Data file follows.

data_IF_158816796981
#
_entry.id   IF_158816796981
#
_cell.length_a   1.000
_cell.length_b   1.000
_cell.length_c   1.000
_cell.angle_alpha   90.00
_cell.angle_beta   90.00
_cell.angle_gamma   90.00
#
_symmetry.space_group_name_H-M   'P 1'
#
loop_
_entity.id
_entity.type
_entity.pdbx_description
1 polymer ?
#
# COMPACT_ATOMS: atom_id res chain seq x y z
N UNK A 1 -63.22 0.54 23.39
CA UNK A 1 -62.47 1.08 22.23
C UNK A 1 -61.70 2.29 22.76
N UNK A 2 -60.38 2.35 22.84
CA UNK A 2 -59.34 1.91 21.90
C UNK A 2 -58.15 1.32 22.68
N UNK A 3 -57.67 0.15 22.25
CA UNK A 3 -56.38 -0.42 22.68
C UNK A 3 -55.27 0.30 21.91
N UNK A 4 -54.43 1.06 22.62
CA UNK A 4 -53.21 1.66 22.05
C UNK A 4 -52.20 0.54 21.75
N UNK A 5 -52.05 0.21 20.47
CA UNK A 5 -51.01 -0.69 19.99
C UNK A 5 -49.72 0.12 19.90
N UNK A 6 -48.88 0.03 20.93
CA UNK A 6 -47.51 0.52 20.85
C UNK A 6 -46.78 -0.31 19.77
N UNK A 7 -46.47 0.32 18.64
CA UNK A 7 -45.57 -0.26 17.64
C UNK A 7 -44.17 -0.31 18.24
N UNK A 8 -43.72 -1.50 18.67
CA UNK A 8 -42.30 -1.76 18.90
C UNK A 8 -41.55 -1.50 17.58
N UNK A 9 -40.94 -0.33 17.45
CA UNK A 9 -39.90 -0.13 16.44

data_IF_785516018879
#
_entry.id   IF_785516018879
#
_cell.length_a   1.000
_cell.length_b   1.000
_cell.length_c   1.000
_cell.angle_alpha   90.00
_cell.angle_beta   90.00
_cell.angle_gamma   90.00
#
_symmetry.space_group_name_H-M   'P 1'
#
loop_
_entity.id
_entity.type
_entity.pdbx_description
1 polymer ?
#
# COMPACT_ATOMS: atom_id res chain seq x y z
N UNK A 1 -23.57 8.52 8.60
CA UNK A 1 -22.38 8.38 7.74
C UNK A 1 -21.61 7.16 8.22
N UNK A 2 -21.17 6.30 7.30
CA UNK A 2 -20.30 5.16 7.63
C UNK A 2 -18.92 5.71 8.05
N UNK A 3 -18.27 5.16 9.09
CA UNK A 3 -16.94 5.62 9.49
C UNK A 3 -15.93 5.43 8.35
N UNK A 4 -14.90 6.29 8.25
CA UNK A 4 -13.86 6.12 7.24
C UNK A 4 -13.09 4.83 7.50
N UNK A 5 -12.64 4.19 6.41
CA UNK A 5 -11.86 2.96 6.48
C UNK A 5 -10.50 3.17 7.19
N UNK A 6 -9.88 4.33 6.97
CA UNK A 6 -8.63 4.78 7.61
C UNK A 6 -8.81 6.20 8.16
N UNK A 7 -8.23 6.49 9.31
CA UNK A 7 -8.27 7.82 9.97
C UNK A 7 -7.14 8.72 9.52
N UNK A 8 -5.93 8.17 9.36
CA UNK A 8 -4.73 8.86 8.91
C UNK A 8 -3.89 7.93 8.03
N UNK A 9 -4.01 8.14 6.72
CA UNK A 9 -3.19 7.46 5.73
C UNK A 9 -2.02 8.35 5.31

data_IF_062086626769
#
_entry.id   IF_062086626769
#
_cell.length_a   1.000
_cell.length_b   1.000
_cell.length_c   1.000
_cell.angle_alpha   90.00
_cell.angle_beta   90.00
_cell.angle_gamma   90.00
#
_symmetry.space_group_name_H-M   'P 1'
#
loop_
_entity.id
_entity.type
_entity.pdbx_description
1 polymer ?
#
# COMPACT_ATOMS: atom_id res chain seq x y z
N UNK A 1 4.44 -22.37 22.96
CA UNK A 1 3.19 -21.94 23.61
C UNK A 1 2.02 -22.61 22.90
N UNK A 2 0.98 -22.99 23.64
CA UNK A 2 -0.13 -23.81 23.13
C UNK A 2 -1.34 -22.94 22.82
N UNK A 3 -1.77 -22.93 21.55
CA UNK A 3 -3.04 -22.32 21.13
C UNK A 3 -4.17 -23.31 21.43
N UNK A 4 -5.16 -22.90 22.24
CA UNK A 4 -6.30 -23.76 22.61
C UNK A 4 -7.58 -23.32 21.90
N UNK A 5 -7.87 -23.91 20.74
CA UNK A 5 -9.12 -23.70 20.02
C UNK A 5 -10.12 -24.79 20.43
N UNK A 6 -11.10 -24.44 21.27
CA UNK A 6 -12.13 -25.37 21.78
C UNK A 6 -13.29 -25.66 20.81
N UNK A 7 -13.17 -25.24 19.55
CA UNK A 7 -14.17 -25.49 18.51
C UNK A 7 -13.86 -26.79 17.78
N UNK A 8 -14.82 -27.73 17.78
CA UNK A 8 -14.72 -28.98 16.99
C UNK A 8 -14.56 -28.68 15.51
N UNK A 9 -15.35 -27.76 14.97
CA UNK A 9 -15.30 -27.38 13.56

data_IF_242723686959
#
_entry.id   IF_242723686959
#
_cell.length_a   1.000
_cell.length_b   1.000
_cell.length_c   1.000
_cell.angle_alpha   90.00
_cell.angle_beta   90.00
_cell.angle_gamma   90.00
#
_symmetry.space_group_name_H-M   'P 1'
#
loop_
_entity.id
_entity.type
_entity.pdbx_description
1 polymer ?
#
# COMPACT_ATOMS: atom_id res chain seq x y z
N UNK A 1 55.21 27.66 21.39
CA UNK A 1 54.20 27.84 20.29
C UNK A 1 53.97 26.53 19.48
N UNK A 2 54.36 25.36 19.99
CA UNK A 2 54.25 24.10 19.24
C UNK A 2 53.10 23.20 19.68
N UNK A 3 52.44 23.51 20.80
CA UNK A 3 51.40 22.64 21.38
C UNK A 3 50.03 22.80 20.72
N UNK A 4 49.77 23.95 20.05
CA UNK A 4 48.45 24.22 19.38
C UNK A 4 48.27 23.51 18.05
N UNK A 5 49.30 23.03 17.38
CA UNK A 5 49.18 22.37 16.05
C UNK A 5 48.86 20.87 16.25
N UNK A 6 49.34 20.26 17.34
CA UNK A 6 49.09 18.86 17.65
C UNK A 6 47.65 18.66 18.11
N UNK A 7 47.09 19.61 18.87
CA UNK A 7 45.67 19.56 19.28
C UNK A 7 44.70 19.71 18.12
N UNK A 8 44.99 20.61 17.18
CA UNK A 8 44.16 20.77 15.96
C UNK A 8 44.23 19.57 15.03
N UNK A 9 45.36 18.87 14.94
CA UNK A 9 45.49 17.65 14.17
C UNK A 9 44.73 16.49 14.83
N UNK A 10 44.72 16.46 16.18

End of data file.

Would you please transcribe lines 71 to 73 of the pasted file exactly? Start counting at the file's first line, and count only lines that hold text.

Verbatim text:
CA UNK A 2 -20.30 5.16 7.63
C UNK A 2 -18.92 5.71 8.05
N UNK A 3 -18.27 5.16 9.09